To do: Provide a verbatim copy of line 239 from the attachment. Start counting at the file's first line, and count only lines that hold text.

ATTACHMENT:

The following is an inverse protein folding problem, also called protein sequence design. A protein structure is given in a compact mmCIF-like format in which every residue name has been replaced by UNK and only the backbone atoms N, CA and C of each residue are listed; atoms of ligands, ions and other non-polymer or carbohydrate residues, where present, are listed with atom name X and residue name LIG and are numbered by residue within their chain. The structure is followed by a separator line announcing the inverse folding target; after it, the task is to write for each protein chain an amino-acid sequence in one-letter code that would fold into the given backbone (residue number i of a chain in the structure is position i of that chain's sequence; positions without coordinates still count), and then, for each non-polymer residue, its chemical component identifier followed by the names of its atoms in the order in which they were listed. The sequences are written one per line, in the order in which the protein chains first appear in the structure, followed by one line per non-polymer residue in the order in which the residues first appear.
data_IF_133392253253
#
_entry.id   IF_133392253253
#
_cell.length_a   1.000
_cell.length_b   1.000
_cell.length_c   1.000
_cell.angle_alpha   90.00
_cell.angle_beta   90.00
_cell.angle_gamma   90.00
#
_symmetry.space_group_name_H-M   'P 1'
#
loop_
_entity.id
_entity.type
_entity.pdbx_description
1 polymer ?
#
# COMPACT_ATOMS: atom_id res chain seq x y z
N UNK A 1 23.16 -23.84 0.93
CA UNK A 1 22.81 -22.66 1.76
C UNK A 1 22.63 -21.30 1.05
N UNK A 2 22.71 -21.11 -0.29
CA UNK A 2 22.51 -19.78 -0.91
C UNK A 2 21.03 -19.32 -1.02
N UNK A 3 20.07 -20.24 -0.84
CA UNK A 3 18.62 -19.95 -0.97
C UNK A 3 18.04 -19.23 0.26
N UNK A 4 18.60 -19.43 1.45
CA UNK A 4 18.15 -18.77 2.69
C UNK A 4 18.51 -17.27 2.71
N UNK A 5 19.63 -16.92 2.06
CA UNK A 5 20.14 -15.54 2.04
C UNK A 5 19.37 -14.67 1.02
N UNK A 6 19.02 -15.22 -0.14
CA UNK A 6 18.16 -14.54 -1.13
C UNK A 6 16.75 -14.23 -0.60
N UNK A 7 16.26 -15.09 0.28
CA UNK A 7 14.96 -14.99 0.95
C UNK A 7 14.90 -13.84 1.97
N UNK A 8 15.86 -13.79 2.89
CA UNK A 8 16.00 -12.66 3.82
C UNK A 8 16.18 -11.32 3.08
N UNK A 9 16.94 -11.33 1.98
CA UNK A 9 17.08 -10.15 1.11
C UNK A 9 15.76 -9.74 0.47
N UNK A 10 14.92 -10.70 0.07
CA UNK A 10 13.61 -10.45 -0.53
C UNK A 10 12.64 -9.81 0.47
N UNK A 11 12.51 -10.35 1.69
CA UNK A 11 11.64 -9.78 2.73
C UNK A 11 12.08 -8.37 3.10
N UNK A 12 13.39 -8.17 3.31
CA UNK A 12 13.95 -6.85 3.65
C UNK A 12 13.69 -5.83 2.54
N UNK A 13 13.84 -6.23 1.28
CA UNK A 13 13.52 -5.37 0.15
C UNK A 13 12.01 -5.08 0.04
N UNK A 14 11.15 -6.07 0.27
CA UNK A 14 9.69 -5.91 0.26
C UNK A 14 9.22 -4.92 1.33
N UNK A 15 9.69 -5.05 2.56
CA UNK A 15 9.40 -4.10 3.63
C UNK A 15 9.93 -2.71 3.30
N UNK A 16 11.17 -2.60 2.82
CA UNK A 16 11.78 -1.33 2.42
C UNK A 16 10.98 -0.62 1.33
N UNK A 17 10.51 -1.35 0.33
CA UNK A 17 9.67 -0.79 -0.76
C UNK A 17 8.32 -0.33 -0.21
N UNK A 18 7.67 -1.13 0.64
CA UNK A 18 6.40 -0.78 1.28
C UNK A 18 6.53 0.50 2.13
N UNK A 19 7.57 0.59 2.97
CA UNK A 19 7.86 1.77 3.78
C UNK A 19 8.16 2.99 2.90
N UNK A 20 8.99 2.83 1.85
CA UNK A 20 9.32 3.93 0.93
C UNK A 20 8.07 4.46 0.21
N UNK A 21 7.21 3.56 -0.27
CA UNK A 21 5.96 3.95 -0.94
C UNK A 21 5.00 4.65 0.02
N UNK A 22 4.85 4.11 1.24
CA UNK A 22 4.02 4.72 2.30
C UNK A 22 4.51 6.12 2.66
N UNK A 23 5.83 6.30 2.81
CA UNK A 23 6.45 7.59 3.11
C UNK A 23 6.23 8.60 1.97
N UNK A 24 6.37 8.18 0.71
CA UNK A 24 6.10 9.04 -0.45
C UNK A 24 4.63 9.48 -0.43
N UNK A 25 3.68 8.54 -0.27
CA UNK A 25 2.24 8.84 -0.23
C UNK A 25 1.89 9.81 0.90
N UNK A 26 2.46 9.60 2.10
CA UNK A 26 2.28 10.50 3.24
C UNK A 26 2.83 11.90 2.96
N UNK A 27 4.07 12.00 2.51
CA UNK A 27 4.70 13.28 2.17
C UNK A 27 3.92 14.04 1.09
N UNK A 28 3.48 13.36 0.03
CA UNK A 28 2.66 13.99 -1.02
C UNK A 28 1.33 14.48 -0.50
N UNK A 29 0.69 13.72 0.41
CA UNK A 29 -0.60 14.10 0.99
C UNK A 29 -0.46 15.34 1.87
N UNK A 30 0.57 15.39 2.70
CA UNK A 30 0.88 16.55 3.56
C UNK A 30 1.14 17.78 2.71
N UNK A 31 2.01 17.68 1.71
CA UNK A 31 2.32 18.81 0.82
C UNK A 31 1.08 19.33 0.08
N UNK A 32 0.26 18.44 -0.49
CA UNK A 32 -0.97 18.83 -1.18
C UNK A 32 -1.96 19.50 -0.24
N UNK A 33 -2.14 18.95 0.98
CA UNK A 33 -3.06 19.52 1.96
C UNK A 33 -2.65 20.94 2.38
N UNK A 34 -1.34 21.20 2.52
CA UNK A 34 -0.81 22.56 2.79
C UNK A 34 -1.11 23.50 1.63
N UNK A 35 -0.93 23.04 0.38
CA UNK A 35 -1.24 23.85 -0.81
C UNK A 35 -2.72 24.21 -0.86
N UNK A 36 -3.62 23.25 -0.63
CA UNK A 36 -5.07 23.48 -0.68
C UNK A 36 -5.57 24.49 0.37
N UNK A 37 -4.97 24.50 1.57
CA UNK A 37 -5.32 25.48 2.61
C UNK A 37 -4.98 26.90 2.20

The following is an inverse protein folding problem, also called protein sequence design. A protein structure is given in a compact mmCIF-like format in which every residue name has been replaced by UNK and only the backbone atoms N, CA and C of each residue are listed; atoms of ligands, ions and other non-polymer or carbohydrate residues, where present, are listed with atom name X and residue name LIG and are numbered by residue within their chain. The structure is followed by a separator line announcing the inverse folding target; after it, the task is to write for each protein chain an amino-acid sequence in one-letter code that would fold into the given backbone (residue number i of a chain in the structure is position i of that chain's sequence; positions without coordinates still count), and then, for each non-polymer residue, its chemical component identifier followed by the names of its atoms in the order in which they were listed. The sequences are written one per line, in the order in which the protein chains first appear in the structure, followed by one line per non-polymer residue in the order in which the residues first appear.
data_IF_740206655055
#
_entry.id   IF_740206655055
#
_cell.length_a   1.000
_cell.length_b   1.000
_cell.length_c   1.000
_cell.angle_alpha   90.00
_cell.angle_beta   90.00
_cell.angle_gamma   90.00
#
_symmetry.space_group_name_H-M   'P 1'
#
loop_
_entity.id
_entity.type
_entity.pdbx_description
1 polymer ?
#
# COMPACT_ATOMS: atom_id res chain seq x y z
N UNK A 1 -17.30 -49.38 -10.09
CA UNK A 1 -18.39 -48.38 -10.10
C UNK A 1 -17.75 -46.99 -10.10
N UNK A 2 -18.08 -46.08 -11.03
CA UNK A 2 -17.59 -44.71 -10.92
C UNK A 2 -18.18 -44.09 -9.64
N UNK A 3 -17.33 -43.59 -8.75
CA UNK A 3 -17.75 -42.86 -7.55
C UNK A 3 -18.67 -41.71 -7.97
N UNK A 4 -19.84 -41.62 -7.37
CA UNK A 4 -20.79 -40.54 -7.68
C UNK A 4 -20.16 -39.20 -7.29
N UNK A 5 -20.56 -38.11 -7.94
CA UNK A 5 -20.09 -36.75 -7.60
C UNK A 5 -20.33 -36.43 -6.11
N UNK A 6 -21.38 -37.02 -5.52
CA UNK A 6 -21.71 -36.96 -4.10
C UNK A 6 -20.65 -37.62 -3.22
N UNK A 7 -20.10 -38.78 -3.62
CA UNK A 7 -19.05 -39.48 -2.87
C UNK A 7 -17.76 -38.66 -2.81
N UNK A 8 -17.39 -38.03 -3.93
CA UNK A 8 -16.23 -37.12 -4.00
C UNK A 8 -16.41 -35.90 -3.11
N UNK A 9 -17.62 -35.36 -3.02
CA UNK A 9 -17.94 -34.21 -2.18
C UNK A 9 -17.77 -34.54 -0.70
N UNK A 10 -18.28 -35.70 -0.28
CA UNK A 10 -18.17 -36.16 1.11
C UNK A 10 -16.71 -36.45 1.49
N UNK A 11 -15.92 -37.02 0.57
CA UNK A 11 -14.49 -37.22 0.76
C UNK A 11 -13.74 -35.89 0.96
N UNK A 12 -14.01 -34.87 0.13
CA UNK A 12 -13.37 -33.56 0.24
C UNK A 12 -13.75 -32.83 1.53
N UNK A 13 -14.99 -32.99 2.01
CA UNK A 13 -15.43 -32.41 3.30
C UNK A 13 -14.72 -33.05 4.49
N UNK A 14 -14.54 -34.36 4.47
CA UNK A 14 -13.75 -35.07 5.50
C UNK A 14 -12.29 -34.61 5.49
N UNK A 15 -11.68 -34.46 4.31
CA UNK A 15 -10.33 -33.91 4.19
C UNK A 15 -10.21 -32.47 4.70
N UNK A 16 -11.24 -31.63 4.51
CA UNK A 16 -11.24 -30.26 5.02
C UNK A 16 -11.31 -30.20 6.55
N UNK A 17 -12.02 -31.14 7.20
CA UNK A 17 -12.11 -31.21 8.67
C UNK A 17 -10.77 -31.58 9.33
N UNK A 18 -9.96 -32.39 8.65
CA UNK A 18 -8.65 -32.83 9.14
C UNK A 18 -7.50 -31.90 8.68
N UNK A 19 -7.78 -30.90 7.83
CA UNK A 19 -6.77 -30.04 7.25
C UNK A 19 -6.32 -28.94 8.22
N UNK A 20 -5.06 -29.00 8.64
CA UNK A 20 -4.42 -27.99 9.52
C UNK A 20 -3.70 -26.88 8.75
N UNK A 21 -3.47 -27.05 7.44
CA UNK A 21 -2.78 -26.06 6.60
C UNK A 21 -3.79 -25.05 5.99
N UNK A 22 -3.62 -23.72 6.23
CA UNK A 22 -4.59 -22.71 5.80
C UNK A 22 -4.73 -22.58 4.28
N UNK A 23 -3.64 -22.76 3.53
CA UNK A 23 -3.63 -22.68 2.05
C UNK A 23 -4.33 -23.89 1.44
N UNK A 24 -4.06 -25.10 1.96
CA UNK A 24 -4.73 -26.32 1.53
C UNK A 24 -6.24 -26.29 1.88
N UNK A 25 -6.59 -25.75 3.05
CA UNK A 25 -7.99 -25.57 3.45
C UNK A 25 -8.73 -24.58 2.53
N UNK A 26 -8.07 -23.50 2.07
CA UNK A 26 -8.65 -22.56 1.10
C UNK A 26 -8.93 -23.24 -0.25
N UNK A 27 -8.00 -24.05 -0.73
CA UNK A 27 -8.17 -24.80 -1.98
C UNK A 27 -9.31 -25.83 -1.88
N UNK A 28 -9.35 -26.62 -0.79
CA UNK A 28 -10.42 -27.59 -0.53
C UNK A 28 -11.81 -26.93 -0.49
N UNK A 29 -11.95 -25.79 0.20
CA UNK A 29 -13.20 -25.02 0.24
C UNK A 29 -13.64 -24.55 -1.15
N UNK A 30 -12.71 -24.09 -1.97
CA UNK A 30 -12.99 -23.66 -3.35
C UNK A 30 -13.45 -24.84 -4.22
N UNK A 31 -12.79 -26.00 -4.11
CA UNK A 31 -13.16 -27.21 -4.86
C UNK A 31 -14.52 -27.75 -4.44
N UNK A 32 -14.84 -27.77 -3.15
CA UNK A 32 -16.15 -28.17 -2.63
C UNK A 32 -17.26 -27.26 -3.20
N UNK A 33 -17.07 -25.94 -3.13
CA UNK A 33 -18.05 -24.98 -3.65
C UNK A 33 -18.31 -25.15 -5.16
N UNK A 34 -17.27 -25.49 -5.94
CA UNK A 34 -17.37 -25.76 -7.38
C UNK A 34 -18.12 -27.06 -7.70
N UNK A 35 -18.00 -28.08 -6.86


CA UNK A 29 -13.20 -25.02 0.24